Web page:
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Did Pennsylvania Receive More Mail-In Ballots Than Were Sent Out?
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Did Pennsylvania Receive More Mail-In Ballots Than Were Sent Out?


Widely shared social media posts are once again spreading a recycled voter fraud claim about Pennsylvania mail-in votes. The posts claim that Pennsylvania sent out 1,823,143 mail-votes, but got back 2,589,242 votes.

This is a false claim. 

The numbers come from the 2020 primary election data, not the general election, as we have noted in previous fact checks of the claim. There were 1,823,148 mail-in ballot requests during the 2020 primary election. However, during the 2020 general election, there were 3,087,524 mail-in ballot requests and 2,629,672 ballots returned, according to data from the Pennsylvania Secretary of State’s office.

This false claim has been repeated multiple times by Donald Trump and his supporters.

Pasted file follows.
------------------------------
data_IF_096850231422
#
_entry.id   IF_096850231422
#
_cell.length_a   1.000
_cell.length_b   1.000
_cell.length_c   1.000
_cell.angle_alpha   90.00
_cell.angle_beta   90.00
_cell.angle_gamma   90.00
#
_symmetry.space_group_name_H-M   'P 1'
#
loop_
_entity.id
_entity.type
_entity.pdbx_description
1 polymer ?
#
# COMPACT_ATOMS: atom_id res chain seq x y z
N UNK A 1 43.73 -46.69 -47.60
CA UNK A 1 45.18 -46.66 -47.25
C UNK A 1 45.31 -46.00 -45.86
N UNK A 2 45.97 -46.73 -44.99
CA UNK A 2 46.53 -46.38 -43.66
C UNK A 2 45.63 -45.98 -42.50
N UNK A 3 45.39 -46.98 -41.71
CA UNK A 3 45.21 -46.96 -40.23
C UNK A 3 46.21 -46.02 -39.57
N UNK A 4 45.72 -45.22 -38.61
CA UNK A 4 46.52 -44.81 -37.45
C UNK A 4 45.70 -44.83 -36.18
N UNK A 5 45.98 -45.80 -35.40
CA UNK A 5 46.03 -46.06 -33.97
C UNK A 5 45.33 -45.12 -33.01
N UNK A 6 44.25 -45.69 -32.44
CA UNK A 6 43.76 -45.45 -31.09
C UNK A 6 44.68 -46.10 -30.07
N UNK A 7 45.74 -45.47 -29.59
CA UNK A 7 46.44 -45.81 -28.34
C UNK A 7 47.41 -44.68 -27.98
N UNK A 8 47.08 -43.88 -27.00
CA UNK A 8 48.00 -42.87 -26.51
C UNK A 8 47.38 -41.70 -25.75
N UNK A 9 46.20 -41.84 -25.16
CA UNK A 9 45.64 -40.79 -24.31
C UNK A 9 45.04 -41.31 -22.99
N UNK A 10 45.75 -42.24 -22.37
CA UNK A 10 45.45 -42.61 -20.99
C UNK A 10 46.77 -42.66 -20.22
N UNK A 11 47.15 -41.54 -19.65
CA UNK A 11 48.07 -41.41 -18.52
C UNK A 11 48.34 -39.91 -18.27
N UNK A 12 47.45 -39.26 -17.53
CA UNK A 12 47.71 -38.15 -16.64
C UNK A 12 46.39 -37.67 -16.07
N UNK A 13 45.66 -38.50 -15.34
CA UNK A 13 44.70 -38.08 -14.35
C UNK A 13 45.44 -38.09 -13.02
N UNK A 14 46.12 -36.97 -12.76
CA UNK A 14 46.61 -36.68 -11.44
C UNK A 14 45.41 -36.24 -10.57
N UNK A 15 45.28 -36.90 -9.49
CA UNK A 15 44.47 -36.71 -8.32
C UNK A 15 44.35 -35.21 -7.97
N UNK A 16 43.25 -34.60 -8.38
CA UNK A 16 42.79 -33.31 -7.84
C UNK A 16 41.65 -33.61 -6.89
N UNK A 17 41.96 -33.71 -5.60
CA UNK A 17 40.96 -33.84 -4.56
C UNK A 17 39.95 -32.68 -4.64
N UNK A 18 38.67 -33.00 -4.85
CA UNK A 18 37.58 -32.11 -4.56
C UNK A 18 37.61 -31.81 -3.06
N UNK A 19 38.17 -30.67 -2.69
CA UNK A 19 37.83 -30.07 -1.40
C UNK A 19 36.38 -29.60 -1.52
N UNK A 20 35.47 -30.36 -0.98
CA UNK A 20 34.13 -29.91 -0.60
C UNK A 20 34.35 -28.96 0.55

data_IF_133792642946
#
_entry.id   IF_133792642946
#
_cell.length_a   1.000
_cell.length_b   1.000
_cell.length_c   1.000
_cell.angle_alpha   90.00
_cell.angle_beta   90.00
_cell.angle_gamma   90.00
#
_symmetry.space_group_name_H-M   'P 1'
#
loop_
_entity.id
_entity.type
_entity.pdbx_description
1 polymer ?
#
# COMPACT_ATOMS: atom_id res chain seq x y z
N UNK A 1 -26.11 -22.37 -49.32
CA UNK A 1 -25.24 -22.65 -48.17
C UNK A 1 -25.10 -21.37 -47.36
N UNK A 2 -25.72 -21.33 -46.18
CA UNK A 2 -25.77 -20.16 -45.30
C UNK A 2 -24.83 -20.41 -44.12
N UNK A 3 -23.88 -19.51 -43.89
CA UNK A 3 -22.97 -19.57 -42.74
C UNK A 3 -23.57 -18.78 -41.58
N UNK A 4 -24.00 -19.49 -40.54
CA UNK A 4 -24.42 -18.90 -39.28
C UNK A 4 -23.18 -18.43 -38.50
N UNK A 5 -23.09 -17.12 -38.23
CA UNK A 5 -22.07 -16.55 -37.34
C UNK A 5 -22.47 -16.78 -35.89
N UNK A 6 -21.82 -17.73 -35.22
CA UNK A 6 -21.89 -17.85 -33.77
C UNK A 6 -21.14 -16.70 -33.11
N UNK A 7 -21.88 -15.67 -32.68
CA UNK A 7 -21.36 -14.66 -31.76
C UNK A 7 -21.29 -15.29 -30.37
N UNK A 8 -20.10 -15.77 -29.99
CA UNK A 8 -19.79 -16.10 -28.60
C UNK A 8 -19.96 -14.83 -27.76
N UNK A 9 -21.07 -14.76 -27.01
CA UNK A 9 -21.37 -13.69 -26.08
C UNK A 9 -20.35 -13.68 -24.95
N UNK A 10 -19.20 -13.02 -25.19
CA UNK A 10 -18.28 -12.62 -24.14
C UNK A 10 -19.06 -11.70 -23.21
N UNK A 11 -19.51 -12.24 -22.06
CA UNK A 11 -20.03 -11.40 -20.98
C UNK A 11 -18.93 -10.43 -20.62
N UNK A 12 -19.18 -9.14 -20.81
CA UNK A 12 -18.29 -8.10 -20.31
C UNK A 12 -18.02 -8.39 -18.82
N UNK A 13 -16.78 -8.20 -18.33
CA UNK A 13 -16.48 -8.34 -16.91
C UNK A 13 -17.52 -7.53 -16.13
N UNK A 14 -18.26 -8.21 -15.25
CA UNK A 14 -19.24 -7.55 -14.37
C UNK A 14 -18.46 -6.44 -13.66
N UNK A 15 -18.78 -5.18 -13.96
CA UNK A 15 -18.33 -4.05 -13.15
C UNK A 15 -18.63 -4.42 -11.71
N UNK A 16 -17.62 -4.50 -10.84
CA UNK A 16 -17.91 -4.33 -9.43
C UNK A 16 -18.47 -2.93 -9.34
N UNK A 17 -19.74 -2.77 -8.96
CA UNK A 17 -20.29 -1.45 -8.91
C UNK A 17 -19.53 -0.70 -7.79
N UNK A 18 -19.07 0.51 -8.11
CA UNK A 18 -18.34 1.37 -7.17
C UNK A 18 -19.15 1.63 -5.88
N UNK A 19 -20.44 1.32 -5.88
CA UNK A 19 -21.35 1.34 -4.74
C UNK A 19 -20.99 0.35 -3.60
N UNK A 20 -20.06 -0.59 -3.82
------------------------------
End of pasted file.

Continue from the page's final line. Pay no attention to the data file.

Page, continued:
In a hearing to discuss 2020 election irregularities in November of last year in Gettysburg, Pennsylvania, Rudy Giuliani used the same false claim as proof of voter fraud. “You have this gap that I don’t understand, between the mail-in ballots you sent out, 1.8 million, and the number you counted, 2.5 million,” said Giuliani. “That’s totally impossible to explain, other than what some of the witnesses were suggesting, that they were basically stuffing the ballot box.”

During that same month, as we have previously noted, Doug Mastriano, Republican state senator from Pennsylvania also spread this rumor, tweeting out a screenshot of data, with a caption that reads: “Pennsylvania reports having mailed out 1,823,148 ballots, of which 1,462,302 were returned. Yet total mail-in votes number 2,589,242? From where did the extra 2,589,242-1,462, 302=1,126,940 votes come?”

Trump then retweeted Mastriano, claiming, in a now deleted tweet, that he “won Pennsylvania by a lot, perhaps more than you will ever know. The Pennsylvania votes were RIGGED. All other states also. The World is watching!”

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Khaya Himmelman is a fact checker for The Dispatch. She is a graduate of Columbia Journalism School and Barnard College.